Materials and methods
Subjects and database
Adverse events and serious adverse events of infections as reported in the denosumab pivotal phase 3 fracture trial were examined. The study design and primary results of the study have been previously reported . Briefly, it was a 3-year multicenter, international, randomized, double-blind, placebo-controlled study in 7,808 postmenopausal women with osteoporosis. Subjects received placebo or denosumab subcutaneously 60 mg every 6 months (Q6M). The study was conducted in accordance with the Declaration of Helsinki, and the protocol was approved by an institutional review board or ethics committee for each study site. All subjects provided written informed consent.
Safety was assessed through adverse event reporting for all women who received at least one dose of investigational product (3,876 placebo and 3,886 denosumab). Information about adverse events was collected by investigators at each study visit. The investigator’s verbatim description of an adverse event was converted into standardized terminology based on the Medical Dictionary for Regulatory Activities (MedDRA) version 11 and entered in the safety database as preferred terms. Adverse events and serious adverse events were defined according to regulatory criteria: an adverse event was defined as any untoward medical occurrence in a clinical investigation subject administered a pharmaceutical product and which does not necessarily have a causal relationship with this treatment. A serious adverse event was defined as any adverse event that resulted in any of the following outcomes: death, life-threatening adverse drug experience, inpatient hospitalization or prolongation of existing hospitalization, persistent or significant disability/incapacity, or a congenital anomaly/birth defect. In addition, any event that did not meet the regulatory definition of a serious adverse event, but in the opinion of the investigator or sponsor represented a significant medical hazard, was also considered a serious adverse event.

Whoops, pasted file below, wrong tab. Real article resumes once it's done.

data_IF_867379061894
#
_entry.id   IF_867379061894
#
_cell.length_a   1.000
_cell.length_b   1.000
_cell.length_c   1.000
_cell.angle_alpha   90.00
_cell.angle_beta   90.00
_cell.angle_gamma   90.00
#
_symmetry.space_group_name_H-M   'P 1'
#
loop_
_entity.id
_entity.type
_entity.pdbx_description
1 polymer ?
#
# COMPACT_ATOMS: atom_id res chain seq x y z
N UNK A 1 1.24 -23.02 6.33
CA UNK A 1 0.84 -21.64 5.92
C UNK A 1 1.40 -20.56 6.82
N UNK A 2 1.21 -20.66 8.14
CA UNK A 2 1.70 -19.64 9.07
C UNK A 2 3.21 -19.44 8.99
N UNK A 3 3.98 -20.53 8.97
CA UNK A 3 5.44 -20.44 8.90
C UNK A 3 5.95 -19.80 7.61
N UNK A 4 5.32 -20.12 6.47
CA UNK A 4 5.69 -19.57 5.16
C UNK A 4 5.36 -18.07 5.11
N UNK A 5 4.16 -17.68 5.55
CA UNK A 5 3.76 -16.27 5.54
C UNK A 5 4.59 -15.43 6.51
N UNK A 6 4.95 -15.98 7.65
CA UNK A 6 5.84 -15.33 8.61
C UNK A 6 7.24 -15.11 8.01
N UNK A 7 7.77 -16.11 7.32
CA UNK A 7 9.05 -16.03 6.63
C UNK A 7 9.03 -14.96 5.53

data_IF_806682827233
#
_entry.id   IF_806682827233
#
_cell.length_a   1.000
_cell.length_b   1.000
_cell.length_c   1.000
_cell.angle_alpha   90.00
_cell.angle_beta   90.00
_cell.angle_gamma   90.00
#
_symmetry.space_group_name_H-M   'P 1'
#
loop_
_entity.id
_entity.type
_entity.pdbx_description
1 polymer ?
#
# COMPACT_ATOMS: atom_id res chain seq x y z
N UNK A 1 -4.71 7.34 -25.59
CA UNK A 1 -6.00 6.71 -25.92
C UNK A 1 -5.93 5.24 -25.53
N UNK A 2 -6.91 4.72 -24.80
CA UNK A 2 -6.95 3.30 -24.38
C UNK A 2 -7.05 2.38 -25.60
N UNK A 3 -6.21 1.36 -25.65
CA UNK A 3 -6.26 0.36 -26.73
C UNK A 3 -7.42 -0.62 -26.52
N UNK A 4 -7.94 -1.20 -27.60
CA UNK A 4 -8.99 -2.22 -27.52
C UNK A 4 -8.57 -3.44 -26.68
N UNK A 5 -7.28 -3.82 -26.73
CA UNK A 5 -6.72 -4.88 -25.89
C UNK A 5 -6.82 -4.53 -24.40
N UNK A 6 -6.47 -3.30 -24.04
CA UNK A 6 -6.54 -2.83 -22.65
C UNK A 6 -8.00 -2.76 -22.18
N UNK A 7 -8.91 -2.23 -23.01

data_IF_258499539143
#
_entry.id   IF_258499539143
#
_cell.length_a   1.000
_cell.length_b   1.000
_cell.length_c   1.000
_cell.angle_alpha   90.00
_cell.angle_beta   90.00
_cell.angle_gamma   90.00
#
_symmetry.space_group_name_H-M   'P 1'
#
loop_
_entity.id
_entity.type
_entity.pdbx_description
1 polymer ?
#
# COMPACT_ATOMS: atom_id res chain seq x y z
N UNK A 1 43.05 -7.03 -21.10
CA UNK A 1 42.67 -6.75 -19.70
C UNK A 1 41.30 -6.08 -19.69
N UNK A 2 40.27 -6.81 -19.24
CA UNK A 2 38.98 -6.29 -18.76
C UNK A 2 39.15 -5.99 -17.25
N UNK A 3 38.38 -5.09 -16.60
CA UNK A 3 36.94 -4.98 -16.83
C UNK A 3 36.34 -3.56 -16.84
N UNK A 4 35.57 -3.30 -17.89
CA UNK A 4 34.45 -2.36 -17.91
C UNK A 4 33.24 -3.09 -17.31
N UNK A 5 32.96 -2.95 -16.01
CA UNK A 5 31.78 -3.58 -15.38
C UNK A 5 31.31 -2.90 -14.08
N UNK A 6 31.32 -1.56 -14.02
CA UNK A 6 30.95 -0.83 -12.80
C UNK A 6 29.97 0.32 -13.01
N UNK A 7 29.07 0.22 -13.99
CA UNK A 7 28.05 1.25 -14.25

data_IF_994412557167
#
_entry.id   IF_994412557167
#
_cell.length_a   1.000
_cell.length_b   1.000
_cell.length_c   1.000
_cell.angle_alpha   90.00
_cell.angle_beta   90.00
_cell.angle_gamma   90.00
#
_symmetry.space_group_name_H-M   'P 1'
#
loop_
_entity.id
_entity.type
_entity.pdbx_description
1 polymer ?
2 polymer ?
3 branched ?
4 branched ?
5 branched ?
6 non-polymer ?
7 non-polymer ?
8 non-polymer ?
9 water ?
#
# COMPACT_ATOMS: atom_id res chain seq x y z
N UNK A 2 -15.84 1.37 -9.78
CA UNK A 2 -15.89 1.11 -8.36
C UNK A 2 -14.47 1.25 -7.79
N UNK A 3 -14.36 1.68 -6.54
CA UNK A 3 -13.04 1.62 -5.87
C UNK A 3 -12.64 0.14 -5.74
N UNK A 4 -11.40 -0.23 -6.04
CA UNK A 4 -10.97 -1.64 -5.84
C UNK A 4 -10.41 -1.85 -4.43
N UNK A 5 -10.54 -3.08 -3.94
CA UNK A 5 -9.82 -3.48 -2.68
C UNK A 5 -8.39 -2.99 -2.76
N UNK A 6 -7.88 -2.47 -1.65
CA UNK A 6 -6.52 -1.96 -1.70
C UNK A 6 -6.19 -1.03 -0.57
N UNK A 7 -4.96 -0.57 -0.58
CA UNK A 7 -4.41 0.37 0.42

Adverse events and serious adverse events of infections—those adverse events categorized in the MedDRA system organ class “Infections and Infestations”—were evaluated for this report. This category is broad and includes contagious as well as noncontagious (e.g., appendicitis, cholecystitis, diverticulitis) events.
Information about antibiotic treatments was obtained from case narratives and/or concomitant medication listings. Microbial classification (bacterial, viral, or fungal) could only be determined if cultures were collected at the time of event and culture results were reported by the investigators. Microbial classification was listed as unknown if cultures were not collected at the time of event, no organisms were isolated upon culture, or no culture results were reported.